Stylistic Polish: Sentence Rhythm

Good writing is not only grammatical and clear; each sentence has a lively rhythm that draws readers along and keeps them interested.

We saw in a previous post how to fix a common problem of parallelism in a series. The original, incorrect sentence was

Thyme is low growing, fragrant, and has small purple-pink flowers.

This mistake can be fixed in several ways. First, we can keep the series by using a linking verb (is or has) for each item.

Thyme is low growing, is fragrant, and has small purple-pink flowers.

The sentence is now grammatically correct but awkward and wordy; because is conveys little meaning of its own, its overuse leads to weak, dull writing. Here, it only connects the adjectives (low growing, fragrant) to the noun (thyme).

We can try recasting the sentence without a parallel series.

Thyme is low growing and fragrant, and it has small purple-pink flowers.

A bit better—but now we have a clunky compound sentence without the flow and rhythm intended in the original. We can restore a graceful rhythm by making the adjectives directly modify the noun in an appositive phrase.

Thyme, low growing and fragrant, has small purple-pink flowers.

Even better is a more active verb (bears) and more information to round off and balance the sentence.

Thyme, low growing and fragrant, bears small purple-pink flowers in summer.

Punctuation Quick Tips: The Semicolon


The semicolon (;) is to many writers a mysterious squiggle. Some avoid it entirely for fear of using it incorrectly, while others tentatively try it out without really understanding its purpose. Writers and editors talking about the semicolon use words like rhythmic, elegant, lyrical, and subtle. It’s powerful punctuation, to be sure, but what’s it for?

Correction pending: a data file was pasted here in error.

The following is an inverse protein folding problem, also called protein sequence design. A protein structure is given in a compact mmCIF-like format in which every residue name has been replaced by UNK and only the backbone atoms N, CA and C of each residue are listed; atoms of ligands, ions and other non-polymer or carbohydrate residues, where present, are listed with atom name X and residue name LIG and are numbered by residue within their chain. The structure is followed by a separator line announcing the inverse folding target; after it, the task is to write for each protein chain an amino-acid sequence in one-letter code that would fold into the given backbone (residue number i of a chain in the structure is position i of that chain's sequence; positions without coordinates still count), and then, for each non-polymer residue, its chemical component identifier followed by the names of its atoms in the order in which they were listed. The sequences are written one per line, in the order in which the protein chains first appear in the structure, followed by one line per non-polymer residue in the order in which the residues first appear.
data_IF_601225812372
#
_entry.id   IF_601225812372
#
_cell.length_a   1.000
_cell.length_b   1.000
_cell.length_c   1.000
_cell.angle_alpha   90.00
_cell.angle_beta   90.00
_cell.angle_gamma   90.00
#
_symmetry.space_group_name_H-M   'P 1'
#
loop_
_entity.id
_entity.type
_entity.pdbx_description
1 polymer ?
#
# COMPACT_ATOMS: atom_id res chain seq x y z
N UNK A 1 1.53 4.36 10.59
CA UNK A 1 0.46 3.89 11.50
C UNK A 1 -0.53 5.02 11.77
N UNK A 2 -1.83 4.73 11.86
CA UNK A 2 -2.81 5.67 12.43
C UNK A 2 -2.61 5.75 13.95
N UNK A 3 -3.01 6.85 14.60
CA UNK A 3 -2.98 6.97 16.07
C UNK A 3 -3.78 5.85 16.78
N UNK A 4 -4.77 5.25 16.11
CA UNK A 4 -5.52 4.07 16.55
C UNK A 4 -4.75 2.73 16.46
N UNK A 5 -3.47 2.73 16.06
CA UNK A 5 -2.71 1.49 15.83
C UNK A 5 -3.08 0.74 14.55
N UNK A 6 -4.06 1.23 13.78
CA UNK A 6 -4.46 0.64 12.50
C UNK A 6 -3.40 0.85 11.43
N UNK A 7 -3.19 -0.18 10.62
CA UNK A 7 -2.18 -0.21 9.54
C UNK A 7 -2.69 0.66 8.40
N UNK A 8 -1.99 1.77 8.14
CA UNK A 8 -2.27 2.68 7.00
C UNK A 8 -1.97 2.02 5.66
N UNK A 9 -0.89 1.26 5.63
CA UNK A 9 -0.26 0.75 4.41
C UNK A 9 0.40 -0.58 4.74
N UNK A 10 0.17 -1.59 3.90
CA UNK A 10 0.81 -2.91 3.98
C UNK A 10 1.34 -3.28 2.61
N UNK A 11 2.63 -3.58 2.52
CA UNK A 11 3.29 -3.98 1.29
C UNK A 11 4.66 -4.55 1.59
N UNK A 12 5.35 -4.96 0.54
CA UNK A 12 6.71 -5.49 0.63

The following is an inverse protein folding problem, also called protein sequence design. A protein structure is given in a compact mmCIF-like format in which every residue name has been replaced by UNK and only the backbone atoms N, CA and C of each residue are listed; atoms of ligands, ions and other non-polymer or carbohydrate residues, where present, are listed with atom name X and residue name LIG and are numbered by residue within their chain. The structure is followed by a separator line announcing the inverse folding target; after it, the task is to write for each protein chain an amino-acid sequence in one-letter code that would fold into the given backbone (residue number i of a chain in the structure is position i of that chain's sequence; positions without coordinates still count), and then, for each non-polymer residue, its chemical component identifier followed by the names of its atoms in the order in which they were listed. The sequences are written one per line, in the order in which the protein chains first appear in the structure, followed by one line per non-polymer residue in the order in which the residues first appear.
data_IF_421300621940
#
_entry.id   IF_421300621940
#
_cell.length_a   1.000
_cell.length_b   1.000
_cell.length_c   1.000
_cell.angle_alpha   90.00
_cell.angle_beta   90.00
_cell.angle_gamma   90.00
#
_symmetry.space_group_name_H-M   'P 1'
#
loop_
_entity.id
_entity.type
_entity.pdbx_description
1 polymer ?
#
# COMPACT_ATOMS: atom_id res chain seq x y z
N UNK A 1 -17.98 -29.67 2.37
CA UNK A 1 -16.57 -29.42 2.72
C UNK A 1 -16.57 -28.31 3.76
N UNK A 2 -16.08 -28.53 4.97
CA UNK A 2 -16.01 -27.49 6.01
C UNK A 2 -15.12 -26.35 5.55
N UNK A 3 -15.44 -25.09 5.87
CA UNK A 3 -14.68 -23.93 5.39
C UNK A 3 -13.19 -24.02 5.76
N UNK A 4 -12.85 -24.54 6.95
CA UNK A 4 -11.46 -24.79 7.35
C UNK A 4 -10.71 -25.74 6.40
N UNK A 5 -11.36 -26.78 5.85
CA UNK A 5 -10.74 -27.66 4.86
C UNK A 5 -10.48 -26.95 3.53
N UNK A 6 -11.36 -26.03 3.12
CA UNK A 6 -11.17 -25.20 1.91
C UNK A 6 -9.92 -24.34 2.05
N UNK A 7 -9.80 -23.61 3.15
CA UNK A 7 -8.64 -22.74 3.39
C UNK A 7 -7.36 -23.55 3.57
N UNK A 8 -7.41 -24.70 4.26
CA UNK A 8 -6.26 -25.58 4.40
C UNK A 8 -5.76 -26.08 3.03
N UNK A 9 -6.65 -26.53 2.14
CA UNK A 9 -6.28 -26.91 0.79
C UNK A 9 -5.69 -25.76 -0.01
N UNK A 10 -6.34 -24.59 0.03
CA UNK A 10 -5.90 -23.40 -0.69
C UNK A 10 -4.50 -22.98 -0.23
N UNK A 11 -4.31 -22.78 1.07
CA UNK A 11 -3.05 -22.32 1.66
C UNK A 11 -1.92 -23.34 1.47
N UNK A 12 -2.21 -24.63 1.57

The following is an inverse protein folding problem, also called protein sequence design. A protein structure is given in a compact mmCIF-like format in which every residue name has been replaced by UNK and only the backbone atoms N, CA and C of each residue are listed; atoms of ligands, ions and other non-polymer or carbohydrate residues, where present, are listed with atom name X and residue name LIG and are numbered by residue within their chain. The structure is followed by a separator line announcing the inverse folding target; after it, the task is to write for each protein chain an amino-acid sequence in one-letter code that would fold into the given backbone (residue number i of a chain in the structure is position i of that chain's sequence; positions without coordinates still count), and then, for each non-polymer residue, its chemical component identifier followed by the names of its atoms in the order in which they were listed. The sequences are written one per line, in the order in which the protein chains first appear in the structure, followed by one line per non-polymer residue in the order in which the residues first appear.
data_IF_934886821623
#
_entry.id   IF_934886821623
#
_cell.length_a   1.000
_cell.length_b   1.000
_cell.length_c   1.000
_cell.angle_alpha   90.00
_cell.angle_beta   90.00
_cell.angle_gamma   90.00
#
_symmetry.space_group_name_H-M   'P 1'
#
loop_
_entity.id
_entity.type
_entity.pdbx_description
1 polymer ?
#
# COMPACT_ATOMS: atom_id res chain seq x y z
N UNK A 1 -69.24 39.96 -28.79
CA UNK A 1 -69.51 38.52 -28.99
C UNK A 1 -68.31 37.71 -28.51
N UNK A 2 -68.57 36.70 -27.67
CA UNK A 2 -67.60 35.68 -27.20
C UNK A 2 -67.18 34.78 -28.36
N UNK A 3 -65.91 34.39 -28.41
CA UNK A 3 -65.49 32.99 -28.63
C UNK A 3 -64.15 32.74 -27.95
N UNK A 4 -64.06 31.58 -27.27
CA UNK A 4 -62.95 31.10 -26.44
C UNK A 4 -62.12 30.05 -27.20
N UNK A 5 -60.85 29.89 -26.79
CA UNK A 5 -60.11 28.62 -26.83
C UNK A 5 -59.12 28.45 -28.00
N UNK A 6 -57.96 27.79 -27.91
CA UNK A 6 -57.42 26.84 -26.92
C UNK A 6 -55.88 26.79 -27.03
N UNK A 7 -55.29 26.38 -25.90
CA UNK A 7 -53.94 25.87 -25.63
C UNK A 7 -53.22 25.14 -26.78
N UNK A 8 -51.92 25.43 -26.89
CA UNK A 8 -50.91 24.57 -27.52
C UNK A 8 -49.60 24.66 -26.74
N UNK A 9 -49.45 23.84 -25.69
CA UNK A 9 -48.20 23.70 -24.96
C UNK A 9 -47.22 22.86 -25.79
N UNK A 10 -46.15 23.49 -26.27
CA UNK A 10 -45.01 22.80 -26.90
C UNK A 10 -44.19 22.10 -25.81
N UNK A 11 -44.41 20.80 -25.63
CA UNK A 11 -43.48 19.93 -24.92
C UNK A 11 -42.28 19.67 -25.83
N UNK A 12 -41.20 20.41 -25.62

Some of the confusion about the semicolon arises from its form: Is it a kind of comma? A variation on the colon? Despite its appearance, it’s neither of these. Functionally, the semicolon is most closely related to the period. It creates a pause, but not a full stop, between independent clauses (complete sentences). Editor Merrill Perlman says using a semicolon is “like rolling through a stop sign, where you are aware of slowing, but are still moving forward.”

Use a semicolon to show a close connection between ideas:

A carbon tax can be revenue neutral. It can be offset by cuts in personal income taxes.

A carbon tax can be revenue neutral; it can be offset by cuts in personal income taxes.

The semicolon creates a smoother flow, and the repetition (can be) becomes rhythmic rather than wooden.

Unlike the comma, the semicolon isn’t followed by a conjunction (and, or, but, for, nor, yet, so).

A semicolon can emphasize a rhetorical pattern used to develop an argument or make a point; it can show cause and effect, comparison, contrast, or other patterns. I like to use a semicolon as the pivot point or fulcrum of the argument: there’s balance but also movement, tension and resolution, a turning point, and sometimes a surprise.

With increasing industrialization, carbon and other greenhouse gases have accumulated in the atmosphere; the earth is warming rapidly.

The externalized costs of air pollution often turn up in increased health-care expenditures; those of climate change may be seen in billions spent on disaster recovery.

Most of us are aware of the environmental benefits of energy-efficient buildings; less well known are their social benefits.

Use transitional phrases if needed to make the pattern clear:

Relatively few highways in Canada require tolls; as a result, commuters have little incentive to take regional transit.

Changes in climate will shift agricultural zones northward; similarly, animals may migrate northward or to higher elevations.

There are limits to what can be achieved through regulation; carbon pricing, however, is the surest means of reducing emissions.

In a long complex sentence bursting with subordinate clauses and prepositional phrases, a semicolon can help the reader catch a quick rest and reorient themselves before moving on. Essayist Lewis Thomas likens the semicolon to a bench part way up a steep path:

Although the science of anthropogenic climate change is well established and the predicted effects are beginning to be observed, there are those, who, usually for ideological reasons, do not accept its premises and dispute its findings; perhaps more than anything else, this relatively small but powerful faction has prevented real progress in cutting GHG emissions.

Semicolons are also used to separate list items that contain commas:

Carbon sequestration can happen through natural biological, chemical, or physical processes;  agricultural practices that return carbon to the soil; and chemical technologies that capture carbon from the atmosphere and store it indefinitely.

Take note, however, of a caution from the style guide of The Economist regarding semicolons: “Don’t overdo them.”